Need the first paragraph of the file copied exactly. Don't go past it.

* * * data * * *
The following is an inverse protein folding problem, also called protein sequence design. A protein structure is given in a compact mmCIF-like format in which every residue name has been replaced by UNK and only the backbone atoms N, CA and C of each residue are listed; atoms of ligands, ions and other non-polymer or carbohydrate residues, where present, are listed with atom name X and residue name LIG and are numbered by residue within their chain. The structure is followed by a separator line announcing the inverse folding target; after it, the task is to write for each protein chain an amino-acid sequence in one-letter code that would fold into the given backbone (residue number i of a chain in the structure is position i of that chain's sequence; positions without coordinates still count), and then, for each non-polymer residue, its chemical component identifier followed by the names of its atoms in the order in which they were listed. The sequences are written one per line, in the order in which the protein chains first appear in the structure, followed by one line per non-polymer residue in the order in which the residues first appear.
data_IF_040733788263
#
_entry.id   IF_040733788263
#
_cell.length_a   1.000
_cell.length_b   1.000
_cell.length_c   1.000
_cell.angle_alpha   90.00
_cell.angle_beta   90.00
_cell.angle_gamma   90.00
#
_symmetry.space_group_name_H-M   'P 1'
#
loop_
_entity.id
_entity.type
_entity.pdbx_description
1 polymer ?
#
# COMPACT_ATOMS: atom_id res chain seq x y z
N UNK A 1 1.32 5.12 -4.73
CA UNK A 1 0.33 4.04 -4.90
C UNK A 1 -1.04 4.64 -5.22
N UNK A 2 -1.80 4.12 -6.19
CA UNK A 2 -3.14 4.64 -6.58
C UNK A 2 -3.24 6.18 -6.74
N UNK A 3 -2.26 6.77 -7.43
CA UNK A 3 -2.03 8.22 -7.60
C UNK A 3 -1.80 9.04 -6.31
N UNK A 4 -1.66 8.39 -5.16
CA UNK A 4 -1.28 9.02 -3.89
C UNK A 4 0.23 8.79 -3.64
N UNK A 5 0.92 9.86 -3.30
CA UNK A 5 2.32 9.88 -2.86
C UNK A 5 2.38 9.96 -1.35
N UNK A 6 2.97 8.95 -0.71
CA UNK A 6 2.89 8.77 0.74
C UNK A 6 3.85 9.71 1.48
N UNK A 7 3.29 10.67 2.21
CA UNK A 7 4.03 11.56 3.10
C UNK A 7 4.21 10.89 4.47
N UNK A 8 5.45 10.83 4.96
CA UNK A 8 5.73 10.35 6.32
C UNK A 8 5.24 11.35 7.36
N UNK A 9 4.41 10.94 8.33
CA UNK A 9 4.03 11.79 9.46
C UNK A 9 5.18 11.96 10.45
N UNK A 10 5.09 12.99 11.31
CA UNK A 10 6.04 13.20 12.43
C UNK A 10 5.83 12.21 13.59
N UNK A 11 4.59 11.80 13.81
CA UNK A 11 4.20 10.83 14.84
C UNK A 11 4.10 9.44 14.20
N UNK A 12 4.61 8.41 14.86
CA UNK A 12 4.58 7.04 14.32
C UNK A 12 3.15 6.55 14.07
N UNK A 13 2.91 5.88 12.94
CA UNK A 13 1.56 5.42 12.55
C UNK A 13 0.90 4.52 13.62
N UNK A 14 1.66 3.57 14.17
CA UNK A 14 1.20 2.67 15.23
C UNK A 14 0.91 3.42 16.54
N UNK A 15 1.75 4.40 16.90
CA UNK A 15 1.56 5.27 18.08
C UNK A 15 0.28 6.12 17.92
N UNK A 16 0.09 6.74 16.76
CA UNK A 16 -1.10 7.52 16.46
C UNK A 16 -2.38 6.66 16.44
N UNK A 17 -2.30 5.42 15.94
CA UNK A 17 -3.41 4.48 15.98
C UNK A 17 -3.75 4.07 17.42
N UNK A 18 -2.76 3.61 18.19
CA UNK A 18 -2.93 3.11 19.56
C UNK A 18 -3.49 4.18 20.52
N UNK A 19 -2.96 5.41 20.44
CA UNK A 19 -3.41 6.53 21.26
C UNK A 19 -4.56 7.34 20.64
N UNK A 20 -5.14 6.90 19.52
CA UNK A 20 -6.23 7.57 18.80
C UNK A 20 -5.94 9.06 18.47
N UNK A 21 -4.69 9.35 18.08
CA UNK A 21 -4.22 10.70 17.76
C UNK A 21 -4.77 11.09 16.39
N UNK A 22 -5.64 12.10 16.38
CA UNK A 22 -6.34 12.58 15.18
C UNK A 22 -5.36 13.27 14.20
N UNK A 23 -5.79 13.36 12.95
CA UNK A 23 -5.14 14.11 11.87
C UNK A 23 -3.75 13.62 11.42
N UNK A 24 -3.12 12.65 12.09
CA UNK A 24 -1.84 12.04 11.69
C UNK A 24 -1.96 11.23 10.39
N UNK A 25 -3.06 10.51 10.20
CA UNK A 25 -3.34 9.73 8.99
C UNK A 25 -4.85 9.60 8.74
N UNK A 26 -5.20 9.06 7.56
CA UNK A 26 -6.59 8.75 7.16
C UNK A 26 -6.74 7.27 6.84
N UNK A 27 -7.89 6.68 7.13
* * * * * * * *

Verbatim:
The following is an inverse protein folding problem, also called protein sequence design. A protein structure is given in a compact mmCIF-like format in which every residue name has been replaced by UNK and only the backbone atoms N, CA and C of each residue are listed; atoms of ligands, ions and other non-polymer or carbohydrate residues, where present, are listed with atom name X and residue name LIG and are numbered by residue within their chain. The structure is followed by a separator line announcing the inverse folding target; after it, the task is to write for each protein chain an amino-acid sequence in one-letter code that would fold into the given backbone (residue number i of a chain in the structure is position i of that chain's sequence; positions without coordinates still count), and then, for each non-polymer residue, its chemical component identifier followed by the names of its atoms in the order in which they were listed. The sequences are written one per line, in the order in which the protein chains first appear in the structure, followed by one line per non-polymer residue in the order in which the residues first appear.